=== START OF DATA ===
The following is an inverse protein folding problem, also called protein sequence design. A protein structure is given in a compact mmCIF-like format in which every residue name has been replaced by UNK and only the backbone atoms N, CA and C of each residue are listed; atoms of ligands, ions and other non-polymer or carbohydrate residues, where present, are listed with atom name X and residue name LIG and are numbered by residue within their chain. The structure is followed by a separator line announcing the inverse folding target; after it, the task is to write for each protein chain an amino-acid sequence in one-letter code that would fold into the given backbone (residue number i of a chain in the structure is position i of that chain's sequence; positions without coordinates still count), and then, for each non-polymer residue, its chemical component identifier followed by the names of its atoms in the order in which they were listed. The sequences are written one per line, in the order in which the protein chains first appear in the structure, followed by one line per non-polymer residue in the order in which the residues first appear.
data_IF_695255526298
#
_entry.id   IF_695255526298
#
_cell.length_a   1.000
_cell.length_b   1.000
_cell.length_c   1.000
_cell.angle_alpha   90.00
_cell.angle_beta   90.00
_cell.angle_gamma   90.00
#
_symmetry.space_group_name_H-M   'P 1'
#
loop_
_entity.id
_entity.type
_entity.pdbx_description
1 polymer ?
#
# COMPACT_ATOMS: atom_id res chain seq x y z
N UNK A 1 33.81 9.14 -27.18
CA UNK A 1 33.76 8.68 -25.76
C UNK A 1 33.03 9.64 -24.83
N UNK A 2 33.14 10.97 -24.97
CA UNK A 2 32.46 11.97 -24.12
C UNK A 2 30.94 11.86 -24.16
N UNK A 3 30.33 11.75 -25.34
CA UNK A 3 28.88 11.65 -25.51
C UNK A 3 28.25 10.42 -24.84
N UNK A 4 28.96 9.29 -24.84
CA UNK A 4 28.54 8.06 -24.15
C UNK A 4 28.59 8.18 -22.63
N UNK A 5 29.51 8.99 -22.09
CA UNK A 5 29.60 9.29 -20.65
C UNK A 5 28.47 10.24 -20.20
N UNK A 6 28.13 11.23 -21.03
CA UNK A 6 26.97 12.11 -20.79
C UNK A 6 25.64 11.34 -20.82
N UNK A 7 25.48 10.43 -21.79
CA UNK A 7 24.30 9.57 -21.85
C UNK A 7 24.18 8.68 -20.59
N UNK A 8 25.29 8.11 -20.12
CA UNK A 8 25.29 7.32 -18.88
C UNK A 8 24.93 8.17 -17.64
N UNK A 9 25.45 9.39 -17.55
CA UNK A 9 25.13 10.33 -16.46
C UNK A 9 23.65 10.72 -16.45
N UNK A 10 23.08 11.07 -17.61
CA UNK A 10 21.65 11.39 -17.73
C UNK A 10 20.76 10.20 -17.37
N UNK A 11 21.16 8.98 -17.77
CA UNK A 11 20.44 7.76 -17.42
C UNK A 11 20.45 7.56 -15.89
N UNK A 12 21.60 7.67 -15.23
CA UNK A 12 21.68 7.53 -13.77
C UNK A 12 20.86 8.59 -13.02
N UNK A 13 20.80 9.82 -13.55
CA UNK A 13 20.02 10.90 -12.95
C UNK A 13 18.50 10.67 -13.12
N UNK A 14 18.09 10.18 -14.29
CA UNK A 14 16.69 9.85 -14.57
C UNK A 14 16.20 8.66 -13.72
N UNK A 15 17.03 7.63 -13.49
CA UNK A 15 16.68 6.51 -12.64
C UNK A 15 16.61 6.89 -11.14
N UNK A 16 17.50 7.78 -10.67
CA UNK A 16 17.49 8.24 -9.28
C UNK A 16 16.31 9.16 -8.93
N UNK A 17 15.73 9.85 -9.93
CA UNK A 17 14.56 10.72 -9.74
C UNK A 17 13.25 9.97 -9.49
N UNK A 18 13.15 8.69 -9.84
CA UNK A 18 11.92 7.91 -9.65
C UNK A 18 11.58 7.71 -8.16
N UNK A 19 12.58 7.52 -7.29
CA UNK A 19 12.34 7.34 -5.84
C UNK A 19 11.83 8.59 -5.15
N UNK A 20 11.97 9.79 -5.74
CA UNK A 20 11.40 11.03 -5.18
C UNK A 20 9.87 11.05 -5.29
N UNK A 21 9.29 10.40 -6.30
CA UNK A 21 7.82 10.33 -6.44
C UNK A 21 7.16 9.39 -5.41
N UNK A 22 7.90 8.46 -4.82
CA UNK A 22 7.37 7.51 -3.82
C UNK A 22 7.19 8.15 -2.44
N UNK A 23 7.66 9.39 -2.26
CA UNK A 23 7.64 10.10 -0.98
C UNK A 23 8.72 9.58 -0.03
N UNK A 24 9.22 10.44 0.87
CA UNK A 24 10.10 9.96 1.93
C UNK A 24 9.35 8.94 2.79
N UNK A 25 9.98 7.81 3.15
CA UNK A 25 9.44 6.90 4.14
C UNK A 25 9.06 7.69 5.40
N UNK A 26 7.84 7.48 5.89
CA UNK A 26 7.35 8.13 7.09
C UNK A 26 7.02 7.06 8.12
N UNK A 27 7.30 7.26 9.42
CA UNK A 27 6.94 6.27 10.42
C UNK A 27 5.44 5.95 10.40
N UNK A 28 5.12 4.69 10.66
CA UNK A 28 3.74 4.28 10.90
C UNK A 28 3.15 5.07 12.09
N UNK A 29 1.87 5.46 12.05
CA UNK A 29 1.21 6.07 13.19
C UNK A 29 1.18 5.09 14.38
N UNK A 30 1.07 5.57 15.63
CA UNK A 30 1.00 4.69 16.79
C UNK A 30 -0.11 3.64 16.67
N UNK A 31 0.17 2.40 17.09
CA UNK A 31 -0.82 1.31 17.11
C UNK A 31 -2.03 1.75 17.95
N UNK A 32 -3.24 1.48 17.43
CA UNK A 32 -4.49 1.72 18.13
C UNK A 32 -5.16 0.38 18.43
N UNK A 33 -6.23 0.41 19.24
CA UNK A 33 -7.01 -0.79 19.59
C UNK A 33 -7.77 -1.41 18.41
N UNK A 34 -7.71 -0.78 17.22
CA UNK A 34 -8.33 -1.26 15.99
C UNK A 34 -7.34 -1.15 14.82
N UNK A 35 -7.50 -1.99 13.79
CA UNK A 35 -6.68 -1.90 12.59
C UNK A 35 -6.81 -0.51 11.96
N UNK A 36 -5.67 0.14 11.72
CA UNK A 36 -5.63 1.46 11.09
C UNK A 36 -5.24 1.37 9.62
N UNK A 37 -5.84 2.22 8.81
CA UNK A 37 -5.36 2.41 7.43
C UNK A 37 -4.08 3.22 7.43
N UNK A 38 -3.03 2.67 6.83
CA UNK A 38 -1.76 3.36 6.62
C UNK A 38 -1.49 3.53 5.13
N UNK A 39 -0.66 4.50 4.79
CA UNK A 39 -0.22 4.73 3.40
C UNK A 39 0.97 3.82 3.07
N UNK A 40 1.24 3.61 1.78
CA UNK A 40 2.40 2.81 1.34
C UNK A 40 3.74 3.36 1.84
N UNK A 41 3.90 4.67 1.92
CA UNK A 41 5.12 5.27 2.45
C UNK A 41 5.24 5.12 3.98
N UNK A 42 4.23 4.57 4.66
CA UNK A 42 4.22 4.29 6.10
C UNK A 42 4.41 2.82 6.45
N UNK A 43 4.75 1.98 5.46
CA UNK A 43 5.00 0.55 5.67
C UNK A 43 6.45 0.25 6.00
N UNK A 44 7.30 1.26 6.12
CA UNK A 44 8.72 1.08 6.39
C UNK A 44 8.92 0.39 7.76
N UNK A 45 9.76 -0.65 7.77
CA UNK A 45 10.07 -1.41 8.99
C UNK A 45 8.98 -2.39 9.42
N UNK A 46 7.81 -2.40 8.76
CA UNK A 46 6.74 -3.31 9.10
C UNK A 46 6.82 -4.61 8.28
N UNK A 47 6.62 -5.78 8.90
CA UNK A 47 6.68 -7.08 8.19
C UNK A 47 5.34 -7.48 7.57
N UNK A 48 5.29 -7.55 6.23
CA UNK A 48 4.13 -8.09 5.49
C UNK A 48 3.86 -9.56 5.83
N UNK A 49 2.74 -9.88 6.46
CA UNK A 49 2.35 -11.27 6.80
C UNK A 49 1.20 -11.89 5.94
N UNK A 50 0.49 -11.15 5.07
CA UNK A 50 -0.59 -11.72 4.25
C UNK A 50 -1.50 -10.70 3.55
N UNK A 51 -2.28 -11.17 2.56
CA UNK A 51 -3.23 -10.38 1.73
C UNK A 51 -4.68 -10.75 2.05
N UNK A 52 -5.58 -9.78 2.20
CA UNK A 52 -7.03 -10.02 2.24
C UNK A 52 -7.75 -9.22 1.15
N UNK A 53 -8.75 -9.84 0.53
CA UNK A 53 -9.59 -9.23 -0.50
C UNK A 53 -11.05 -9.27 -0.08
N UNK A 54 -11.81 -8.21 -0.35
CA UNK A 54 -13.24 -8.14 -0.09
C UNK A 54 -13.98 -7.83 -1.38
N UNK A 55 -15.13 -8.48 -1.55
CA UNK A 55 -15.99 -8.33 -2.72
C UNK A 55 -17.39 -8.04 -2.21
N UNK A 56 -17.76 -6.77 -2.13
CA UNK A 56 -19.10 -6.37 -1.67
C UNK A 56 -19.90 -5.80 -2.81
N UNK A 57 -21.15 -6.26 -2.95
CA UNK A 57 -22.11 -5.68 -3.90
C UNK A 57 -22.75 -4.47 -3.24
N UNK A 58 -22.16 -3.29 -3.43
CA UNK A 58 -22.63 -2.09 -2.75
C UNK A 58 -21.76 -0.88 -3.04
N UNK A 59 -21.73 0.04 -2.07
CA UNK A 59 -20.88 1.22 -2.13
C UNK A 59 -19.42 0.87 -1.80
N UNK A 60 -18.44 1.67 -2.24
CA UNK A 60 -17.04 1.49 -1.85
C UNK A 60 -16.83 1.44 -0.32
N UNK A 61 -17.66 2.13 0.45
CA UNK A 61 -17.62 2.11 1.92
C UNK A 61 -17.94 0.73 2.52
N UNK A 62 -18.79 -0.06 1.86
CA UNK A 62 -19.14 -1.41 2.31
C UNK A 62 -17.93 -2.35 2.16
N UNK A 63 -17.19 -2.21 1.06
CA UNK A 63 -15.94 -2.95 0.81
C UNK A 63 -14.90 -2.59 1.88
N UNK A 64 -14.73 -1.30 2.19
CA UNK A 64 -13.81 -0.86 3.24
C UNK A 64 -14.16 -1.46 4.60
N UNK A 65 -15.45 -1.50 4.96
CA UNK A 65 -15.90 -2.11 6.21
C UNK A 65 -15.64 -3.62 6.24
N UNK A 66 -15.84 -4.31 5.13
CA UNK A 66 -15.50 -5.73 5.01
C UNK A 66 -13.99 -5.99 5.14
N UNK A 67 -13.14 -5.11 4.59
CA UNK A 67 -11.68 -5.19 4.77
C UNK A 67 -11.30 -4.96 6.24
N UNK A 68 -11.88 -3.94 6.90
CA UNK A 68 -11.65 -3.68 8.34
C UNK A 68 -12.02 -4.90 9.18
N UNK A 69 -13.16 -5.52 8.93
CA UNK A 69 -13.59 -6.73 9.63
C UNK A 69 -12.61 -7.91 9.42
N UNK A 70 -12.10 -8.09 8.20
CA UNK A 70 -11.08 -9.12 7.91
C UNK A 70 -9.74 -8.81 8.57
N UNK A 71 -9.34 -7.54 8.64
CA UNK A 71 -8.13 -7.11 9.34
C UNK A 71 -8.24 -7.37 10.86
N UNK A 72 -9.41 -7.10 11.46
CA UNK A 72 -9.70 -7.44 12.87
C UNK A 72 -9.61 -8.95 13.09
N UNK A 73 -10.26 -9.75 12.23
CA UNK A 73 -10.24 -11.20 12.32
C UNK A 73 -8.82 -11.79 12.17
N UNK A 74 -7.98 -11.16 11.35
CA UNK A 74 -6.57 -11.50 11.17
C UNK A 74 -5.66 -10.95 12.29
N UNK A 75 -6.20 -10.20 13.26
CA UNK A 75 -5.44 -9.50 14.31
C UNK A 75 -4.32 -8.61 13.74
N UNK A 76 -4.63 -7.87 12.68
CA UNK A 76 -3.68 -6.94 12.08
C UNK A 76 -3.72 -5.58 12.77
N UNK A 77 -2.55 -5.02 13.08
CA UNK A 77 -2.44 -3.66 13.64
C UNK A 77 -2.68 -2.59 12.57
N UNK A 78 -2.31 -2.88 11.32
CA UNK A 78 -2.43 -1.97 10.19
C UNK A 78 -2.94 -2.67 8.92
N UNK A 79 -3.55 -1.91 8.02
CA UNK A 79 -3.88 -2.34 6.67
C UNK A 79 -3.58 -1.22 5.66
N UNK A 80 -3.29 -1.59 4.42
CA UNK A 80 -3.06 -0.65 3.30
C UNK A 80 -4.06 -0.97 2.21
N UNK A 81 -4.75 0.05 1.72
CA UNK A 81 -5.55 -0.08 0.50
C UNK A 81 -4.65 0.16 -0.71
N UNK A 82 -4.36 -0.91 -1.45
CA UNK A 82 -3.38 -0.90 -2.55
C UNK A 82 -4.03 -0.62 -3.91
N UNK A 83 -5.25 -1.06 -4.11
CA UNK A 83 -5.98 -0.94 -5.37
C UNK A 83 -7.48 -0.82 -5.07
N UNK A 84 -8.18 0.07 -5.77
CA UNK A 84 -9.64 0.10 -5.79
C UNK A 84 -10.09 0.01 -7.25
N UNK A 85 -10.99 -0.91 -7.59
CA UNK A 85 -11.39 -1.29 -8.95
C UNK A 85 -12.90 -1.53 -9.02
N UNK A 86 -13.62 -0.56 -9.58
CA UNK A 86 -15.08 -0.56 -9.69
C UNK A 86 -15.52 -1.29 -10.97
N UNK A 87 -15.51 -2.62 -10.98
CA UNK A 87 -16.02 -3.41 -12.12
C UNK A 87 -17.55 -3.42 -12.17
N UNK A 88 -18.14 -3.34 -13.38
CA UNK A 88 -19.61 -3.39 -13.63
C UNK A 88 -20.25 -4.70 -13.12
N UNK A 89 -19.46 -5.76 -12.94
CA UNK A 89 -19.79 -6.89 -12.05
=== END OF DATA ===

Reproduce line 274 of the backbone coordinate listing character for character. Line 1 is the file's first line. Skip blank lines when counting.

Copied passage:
N UNK A 85 -10.99 -0.91 -7.59